Backstory Hunting: Isolate and Count Highlighted Words in MS Word

In Tech Support, Writing Tools by BronwenLeave a Comment

I recently went on a hunt for unnecessary backstory in my first 50 pages. Early backstory slows the pace right as readers are looking to dig into your story, not get bogged down with what already happened.

Thanks to Margie Lawson and her EDITS system, I appreciate the importance of highlighting. And sure, you can highlight on paper, or you can highlight on screen. But once you’ve done so in a word processor, what else can you do with it?

Thanks to this article by Abigail Hilton, I learned that MS Word CAN in fact find text that is highlighted!

So here’s how I make use of this function to go hunting for backstory.

1) Highlight the backstory.

Read through your document, and every time you encounter backstory–a reference to things that happened prior to the start of the story–highlight it. In MS Word the highlight button looks like this:

The color you choose doesn’t matter, but you can only use one color for this exercise. (Word can’t differentiate between colors.)

Do an Eyeball Check

Zoom out (hold mouse button and use scroll button is quickest), and see what your document looks like as a whole. Do you have lots of highlights? Are they evenly distributed, or do they form big clumps or pools? This is a good way to get a feel for how your backstory has been distributed.

Save a copy, marked as “backstory highlights” or some such.

2) Find & Replace All Highlights (Remove Highlighted Text)

Open the Replace dialogue box (CTRL+H on Windows, else CTRL/CMD+F and choose the Replace tab).

Click inside the Find What box to select it.

Click on the More>>> button to expand the options.

At the bottom of the expanded options, click on the Format button. This opens a small menu. Click on Highlight.

This Format > Highlight option toggles between three states: Highlight, Not Highlight, and null/blank/don’t care.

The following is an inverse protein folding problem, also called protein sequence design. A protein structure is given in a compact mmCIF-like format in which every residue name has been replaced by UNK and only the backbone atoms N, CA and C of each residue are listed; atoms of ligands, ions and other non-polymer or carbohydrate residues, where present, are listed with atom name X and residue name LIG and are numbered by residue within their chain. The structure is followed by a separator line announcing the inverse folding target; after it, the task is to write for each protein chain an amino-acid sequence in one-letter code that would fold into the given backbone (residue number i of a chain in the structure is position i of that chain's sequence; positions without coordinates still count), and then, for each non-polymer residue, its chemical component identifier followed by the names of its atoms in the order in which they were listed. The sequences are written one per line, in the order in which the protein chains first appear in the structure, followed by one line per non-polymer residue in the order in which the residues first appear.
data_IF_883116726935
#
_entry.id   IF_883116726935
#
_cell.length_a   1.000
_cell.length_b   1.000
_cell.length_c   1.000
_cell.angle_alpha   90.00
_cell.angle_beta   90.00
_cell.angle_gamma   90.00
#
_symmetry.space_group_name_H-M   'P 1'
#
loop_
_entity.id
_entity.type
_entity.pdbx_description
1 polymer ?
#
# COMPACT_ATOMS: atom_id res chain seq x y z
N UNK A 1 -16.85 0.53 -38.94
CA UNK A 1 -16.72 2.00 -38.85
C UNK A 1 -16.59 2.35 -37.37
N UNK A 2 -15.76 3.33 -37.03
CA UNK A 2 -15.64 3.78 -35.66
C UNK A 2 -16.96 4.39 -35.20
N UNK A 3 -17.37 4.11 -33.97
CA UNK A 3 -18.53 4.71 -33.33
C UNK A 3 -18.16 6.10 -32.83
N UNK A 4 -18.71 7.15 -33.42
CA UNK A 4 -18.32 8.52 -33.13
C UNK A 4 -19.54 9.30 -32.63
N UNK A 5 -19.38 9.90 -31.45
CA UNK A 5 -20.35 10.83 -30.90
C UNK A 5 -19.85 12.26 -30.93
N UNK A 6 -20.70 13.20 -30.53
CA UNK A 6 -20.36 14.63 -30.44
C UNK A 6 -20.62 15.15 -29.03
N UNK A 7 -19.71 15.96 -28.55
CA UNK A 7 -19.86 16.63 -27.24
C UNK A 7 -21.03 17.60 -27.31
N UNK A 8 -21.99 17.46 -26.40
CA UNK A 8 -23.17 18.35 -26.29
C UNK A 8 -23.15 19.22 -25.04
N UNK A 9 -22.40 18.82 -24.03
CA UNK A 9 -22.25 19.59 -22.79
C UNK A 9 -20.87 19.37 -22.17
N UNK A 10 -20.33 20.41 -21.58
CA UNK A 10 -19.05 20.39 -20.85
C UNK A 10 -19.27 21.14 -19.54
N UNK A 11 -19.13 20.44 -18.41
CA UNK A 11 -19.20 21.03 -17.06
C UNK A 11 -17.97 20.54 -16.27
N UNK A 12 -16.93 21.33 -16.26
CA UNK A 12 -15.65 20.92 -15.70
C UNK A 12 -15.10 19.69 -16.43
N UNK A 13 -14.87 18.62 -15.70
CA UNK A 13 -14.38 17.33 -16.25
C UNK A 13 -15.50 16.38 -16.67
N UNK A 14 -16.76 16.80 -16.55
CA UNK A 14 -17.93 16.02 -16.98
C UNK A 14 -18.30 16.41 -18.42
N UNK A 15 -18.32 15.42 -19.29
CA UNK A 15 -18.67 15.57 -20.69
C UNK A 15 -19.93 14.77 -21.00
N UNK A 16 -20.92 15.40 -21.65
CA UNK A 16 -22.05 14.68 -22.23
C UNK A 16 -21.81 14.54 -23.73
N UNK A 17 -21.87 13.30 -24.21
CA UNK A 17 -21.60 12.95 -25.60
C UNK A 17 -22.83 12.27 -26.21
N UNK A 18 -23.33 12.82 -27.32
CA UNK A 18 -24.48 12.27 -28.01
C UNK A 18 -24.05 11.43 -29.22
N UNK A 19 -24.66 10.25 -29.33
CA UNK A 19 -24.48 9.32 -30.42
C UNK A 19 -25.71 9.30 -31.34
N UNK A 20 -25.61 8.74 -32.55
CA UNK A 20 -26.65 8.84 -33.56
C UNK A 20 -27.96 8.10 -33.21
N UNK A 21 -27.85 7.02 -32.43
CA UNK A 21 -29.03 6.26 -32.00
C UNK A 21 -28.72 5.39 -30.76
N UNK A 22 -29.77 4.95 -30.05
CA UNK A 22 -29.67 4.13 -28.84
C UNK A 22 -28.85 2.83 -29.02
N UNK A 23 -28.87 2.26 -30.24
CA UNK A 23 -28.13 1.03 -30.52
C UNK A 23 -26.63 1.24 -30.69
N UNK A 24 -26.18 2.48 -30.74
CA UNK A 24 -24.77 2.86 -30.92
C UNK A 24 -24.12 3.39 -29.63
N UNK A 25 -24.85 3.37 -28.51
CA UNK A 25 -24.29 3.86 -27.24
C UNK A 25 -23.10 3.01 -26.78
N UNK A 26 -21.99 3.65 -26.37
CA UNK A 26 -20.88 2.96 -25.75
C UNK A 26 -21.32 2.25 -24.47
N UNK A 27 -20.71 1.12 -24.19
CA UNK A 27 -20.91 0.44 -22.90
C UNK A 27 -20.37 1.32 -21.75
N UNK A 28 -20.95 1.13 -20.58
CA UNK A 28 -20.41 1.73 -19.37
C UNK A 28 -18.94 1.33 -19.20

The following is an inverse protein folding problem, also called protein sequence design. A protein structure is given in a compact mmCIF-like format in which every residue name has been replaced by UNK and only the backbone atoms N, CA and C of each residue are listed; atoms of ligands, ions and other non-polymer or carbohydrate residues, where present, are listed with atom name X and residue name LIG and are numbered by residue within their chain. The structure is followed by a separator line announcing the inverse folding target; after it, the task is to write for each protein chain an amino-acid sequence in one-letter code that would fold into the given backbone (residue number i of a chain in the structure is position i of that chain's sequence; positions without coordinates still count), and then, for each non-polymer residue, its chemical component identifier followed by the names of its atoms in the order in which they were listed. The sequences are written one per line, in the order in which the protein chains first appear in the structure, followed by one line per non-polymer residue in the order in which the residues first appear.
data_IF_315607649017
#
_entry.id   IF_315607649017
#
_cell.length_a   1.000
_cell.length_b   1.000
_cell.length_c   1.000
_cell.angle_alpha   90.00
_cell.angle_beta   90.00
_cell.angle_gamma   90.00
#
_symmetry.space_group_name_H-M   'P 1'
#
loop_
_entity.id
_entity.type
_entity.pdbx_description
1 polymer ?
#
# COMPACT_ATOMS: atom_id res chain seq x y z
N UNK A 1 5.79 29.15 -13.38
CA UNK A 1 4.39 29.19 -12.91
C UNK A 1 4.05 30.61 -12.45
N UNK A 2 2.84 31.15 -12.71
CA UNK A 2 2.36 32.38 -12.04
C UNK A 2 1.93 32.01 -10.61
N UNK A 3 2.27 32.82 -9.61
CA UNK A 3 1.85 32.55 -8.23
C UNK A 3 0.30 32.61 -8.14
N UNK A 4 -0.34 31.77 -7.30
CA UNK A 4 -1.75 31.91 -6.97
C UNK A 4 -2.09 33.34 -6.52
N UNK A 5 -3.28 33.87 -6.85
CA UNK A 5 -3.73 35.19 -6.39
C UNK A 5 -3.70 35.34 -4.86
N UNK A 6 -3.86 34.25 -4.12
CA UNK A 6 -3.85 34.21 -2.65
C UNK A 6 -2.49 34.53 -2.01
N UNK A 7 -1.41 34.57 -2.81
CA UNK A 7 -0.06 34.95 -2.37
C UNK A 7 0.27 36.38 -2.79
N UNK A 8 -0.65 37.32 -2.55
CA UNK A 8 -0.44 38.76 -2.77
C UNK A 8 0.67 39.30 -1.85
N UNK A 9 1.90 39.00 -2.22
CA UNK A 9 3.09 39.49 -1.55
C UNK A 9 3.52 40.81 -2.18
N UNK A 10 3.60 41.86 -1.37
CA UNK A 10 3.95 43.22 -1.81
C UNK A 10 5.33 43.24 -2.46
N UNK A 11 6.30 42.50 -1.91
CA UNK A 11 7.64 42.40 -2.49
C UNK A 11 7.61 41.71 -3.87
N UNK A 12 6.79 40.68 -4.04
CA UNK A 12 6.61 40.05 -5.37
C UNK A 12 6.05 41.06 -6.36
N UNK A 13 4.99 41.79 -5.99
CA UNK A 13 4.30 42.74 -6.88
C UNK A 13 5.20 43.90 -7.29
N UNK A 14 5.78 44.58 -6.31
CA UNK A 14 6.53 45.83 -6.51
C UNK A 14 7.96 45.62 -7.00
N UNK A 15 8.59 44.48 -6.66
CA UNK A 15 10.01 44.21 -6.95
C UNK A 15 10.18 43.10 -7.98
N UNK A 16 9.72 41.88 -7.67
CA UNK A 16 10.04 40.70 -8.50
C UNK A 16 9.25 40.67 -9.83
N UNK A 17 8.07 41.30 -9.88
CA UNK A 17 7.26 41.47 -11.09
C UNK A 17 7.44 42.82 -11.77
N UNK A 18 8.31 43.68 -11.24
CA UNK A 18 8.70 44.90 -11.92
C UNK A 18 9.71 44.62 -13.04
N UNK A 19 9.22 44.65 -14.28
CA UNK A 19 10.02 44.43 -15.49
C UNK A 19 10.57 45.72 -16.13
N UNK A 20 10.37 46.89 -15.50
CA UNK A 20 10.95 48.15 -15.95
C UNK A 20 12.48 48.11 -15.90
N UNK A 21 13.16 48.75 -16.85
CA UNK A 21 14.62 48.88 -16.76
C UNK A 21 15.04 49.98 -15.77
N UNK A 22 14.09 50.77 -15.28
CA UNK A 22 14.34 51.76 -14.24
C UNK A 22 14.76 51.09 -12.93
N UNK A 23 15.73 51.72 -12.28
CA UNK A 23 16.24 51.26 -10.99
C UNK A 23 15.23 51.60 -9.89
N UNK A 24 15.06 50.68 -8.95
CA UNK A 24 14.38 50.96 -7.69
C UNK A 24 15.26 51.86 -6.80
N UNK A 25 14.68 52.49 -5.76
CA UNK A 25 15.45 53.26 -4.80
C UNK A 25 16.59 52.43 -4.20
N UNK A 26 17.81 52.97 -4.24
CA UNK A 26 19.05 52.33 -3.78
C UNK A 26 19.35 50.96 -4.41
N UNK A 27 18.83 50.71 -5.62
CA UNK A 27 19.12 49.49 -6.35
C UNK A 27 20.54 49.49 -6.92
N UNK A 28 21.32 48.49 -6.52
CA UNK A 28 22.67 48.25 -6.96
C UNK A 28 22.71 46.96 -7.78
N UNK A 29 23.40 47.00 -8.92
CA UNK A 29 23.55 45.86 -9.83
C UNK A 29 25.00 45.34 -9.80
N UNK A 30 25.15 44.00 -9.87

Your Find What box should now look like this with a line for Format beneath the box:

Click inside the Replace With box to select it. Type a single space. This is so words don’t run together.

Click Replace All.

Your document should now look similar to this:

Note that where highlighted text was part of a sentence, it leaves behind a tch of highlighting (a yellow bar). You may want to remove these manually, or leave them in. Highlighted text that was part of its own paragraph leaves an empty space behind.

Save and Analyze

Save a copy of this document, with a note that all the highlights are gone.

You can now run a word count, and read through your document without backstory included. This is the acid test: does your story still make sense without those extra words? If so, you don’t need the backstory and you can delete it. If it’s obvious there’s something important missing, or the text doesn’t make sense without the backstory, you can keep it.

3) Isolate Highlighted Words

Return to your original highlighted document (or CTRL/CMD+Z to undo what you just did). Save a new copy, noting that this document will only contain highlighted text.

Open the Replace dialogue box (CTRL+H on Windows, else CTRL/CMD+F and choose the Replace tab).

Click inside the Find What box to select it.

Click on the More>>> button to expand the options.

At the bottom of the expanded options, click on the Format button. This opens a small menu. Click on Highlight.

The line of text beneath the Find What box (Format) will toggle between the three states for Highlight. Keep selecting Highlight until you see Format: Not Highlight.

Click inside the Replace With box to select it. Type a single space. This is so words don’t run together.

Click Replace All.

Your document should now look similar to this, showing only highlighted words:

Save.

Analyze

Run a word count. Calculate what percentage of your total document is backstory. For the first 50 pages, aim for 500 words or fewer.

Read the remaining words. Do they make sense in isolation? Which facts in here are crucial to the reader’s understanding of the story? Which are just ‘enhancers’? Remove anything extraneous from your working draft.


That’s my new method for hunting down backstory and other pesky verbiage.

If you want to use multiple colors (Margie’s EDITS system?) and isolate one color at a time, a reader of Abigail Hilton’s wrote in with instructions for Open Office. You can find them at the bottom of this article.

Thanks to Cupcake Ipsum for the dummy text!

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